The Importance of Page Speed

12 months ago - 14 min read

Page speed can be best thought of as the amount of time it takes for the content on a website page to load. That load time can have an enormous impact on the ability of a page to rank organically, engage users and generate business. That’s why page speed is no longer an issue for just SEO, or just usability – it affects multiple digital channels. That’s why we decided to tackle the topic of page speed in a more comprehensive fashion and from multiple strategic perspectives. We’ve covered the history (and future) of page speed, provided data on how it affects the performance of critical digital channels, and given you a few strategies on how you can optimise your website to improve your page speed. So let’s dive straight in!

 

 

Search Engine Optimisation (SEO)

Page speed is one of the key cornerstones to rebuilding the web for humans – a mission statement that Google and other search engines have been pursuing for a while. That’s why, as of 2010, Google introduced page speed as a ranking factor.

“Speeding up websites is important — not just to site owners, but to all Internet users. Faster sites create happy users” – Google Webmaster Blog

This begs the question: just how much of an impact does page speed have on your rankings?

Like all SEO tactics, it’s almost impossible to measure or quantify the full impact that page speed has on organic visibility in relation to other ranking factors. While we know things like site structure, content and links are major ranking factors, page speed is becoming increasingly important. So here are a few common items that can impact the speed of a page that you should be mindful of:

  • Landing Page Redirects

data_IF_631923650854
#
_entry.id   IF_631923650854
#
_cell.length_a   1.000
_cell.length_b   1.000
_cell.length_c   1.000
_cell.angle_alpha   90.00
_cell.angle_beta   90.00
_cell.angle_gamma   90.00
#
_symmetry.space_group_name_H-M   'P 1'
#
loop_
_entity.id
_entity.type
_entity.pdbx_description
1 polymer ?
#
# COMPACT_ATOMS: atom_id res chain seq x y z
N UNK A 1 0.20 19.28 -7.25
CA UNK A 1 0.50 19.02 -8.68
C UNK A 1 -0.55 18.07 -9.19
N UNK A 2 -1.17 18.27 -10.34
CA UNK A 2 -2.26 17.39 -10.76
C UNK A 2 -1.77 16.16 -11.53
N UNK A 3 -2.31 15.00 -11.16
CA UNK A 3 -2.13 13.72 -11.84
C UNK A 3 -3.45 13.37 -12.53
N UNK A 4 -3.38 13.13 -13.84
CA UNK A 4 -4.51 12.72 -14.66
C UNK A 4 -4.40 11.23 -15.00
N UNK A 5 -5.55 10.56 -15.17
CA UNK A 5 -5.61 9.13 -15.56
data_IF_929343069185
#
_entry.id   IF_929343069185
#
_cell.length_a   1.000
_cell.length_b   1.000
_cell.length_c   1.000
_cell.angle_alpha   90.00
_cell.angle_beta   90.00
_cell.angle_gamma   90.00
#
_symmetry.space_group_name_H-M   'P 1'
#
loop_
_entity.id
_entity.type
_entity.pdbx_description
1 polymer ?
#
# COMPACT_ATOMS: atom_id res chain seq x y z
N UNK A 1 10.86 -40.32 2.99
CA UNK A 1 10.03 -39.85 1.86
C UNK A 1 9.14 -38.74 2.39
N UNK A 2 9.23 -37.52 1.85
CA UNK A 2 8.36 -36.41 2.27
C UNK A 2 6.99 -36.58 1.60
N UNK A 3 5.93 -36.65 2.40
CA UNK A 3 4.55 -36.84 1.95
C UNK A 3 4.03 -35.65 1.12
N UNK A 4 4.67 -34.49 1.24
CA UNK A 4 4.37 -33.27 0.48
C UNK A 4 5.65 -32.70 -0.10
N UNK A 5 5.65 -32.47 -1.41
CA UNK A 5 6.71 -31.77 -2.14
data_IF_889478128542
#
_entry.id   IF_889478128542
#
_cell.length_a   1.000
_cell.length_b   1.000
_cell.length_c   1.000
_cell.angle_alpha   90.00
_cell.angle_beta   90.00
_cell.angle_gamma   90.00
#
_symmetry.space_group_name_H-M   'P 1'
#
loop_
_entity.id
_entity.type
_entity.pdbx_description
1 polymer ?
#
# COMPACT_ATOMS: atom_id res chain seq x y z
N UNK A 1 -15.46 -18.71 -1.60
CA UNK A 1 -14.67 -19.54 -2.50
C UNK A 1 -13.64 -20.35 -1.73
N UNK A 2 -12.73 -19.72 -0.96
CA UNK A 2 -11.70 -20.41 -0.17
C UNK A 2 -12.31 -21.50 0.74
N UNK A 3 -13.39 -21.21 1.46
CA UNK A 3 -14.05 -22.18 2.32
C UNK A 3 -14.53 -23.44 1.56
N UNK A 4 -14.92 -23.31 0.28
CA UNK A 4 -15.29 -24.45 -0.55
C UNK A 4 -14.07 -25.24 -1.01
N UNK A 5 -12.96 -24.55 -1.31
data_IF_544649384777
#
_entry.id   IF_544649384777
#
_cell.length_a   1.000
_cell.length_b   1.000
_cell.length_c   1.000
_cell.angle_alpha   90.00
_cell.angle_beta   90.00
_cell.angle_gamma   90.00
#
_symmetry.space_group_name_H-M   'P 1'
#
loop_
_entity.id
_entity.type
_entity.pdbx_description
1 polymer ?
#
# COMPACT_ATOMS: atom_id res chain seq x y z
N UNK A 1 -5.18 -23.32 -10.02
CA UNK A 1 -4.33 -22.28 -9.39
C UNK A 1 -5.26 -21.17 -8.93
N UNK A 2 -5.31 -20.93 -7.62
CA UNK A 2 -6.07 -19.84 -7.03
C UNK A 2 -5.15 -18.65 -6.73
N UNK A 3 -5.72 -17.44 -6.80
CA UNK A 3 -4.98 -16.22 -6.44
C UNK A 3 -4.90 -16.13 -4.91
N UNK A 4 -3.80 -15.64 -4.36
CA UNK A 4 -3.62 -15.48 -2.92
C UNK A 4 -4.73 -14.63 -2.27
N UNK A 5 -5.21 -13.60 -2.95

When the page requested redirects
  • Compression
    When resources that can be compressed are not
  • Server Response Time
    How long it takes for a server to respond to the requests made of it
  • Browser Caching
    When cache is not utilised to reduce the load time of resources
  • Size of Resources
    If resources like HTML, CSS and JavaScript can be minified, it should be
  • Size of Images
  • CSS Delivery
    Optimising CSS Delivery refers to optimising the delivery of external resources like stylesheets to minimise load time
  • JavaScript
    When JavaScript is blocking visible content above the fold of the page, the JavaScript should be removed or minimised

To optimise page speed, it’s best practice to review and optimise each of the items above to ensure they’re functioning as they should be. At the bottom of this article we’ve listed some useful tools that measure mobile speed, above-the-fold load time (i.e. time taken for the requests above the fold to be rendered) and full-page load time (i.e. time taken for the requests of the full page to be rendered). It’s not necessarily an indication of how well the page performs overall. It merely provides some insights into how Google sees your page and builds a correlation between a higher score and a better user experience, which in turn leads to better rankings.

At the end of the day, if a user has a poor internet connection, then all the optimisation in the world isn’t going to make a page load quickly. But given the rate of technological advancements and the increased prevalence of NBN in Australia, the impact of page speed on your organic visibility is only going to increase.

 

Impact of Mobile

With the exponential global increase in mobile usage, Google has placed more emphasis on mobile speed, with sites that don’t prioritise speed being ‘demoted’ over time. Now that we’re in the age of mobile first, Google has continued the evolution of their product by creating systems like Accelerated Mobile Pages (AMP) – because speed is the method that “makes the web better for all”.

The AMP markup relies on storing a highly stripped-down version of a page on Google’s servers so that it loads ‘instantly’ from search results page. One of the top selling points for Google’s AMP Project is that “web pages and ads published in the AMP open-source format load near instantly, giving users a smooth, more engaging experience on mobile and desktop”.

AMP pages also take up premium real estate in mobile search (as seen in the screenshot above). But that’s just the beginning. As Google’s vision of making the web a speedier place for users comes to fruition, slower sites will become more and more scarce in search engine results as they struggle to compete with those who are better optimised.